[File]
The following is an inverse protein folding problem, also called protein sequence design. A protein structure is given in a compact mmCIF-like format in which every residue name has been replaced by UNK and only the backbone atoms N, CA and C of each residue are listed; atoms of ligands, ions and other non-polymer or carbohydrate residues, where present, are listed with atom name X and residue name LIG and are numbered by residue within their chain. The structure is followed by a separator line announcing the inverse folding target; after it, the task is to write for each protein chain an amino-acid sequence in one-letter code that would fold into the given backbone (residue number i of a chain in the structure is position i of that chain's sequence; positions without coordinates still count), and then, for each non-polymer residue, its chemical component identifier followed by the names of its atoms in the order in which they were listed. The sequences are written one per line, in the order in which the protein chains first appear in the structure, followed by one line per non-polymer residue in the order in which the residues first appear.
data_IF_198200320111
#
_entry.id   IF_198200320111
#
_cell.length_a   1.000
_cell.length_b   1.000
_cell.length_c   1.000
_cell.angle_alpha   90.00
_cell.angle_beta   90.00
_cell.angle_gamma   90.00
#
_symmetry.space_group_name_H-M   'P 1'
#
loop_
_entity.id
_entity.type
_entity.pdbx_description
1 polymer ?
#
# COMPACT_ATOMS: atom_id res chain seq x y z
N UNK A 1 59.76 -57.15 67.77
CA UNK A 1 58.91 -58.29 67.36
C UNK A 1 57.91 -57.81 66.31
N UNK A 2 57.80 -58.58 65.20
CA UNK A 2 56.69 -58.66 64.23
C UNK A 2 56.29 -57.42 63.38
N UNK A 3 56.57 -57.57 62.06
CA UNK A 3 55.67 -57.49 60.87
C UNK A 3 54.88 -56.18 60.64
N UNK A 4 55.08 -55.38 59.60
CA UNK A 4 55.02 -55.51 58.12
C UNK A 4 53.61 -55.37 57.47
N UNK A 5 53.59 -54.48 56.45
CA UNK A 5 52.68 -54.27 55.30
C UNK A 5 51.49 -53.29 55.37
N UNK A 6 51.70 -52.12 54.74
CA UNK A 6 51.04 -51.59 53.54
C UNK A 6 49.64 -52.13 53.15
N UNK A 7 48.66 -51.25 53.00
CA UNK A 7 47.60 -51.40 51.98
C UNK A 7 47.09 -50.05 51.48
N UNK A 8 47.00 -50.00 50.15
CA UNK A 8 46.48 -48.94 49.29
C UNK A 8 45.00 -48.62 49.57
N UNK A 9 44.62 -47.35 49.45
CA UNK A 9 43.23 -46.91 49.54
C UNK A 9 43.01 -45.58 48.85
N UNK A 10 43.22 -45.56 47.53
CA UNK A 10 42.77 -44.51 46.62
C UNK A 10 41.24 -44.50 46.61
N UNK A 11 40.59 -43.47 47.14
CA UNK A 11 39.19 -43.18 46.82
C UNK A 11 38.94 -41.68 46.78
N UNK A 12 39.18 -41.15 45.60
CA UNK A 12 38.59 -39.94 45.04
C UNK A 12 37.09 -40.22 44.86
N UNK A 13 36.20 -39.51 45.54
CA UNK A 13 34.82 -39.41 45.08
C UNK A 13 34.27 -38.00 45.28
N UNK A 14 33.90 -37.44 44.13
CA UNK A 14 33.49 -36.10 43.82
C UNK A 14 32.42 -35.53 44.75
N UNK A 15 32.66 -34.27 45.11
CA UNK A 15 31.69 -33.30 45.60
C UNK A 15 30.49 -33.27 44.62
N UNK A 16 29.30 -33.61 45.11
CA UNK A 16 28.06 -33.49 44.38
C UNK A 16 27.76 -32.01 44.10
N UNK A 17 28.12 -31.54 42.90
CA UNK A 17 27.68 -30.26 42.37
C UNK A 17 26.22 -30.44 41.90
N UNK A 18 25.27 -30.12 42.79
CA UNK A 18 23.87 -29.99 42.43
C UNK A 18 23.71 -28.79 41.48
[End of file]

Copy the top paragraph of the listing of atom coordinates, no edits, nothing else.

The following is an inverse protein folding problem, also called protein sequence design. A protein structure is given in a compact mmCIF-like format in which every residue name has been replaced by UNK and only the backbone atoms N, CA and C of each residue are listed; atoms of ligands, ions and other non-polymer or carbohydrate residues, where present, are listed with atom name X and residue name LIG and are numbered by residue within their chain. The structure is followed by a separator line announcing the inverse folding target; after it, the task is to write for each protein chain an amino-acid sequence in one-letter code that would fold into the given backbone (residue number i of a chain in the structure is position i of that chain's sequence; positions without coordinates still count), and then, for each non-polymer residue, its chemical component identifier followed by the names of its atoms in the order in which they were listed. The sequences are written one per line, in the order in which the protein chains first appear in the structure, followed by one line per non-polymer residue in the order in which the residues first appear.